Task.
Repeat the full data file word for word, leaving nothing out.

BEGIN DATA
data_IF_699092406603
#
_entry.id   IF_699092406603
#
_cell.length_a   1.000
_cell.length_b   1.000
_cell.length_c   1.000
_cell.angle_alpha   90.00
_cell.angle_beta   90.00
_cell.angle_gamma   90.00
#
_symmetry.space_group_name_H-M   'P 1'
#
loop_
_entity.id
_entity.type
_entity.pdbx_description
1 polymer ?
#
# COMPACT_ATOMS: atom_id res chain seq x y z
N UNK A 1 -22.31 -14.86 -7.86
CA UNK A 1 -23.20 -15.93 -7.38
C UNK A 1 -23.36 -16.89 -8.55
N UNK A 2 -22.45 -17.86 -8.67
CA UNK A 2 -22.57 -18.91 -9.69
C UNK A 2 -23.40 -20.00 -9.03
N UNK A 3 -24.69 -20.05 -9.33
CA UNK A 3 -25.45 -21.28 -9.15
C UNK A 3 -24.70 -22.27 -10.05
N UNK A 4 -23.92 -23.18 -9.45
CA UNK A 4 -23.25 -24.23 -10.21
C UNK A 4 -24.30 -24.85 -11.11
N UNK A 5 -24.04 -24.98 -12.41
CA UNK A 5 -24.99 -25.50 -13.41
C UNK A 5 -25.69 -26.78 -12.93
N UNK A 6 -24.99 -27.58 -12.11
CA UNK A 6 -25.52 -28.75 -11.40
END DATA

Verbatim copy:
data_IF_699092406603
#
_entry.id   IF_699092406603
#
_cell.length_a   1.000
_cell.length_b   1.000
_cell.length_c   1.000
_cell.angle_alpha   90.00
_cell.angle_beta   90.00
_cell.angle_gamma   90.00
#
_symmetry.space_group_name_H-M   'P 1'
#
loop_
_entity.id
_entity.type
_entity.pdbx_description
1 polymer ?
#
# COMPACT_ATOMS: atom_id res chain seq x y z
N UNK A 1 -22.31 -14.86 -7.86
CA UNK A 1 -23.20 -15.93 -7.38
C UNK A 1 -23.36 -16.89 -8.55
N UNK A 2 -22.45 -17.86 -8.67
CA UNK A 2 -22.57 -18.91 -9.69
C UNK A 2 -23.40 -20.00 -9.03
N UNK A 3 -24.69 -20.05 -9.33
CA UNK A 3 -25.45 -21.28 -9.15
C UNK A 3 -24.70 -22.27 -10.05
N UNK A 4 -23.92 -23.18 -9.45
CA UNK A 4 -23.25 -24.23 -10.21
C UNK A 4 -24.30 -24.85 -11.11
N UNK A 5 -24.04 -24.98 -12.41
CA UNK A 5 -24.99 -25.50 -13.41
C UNK A 5 -25.69 -26.78 -12.93
N UNK A 6 -24.99 -27.58 -12.11
CA UNK A 6 -25.52 -28.75 -11.40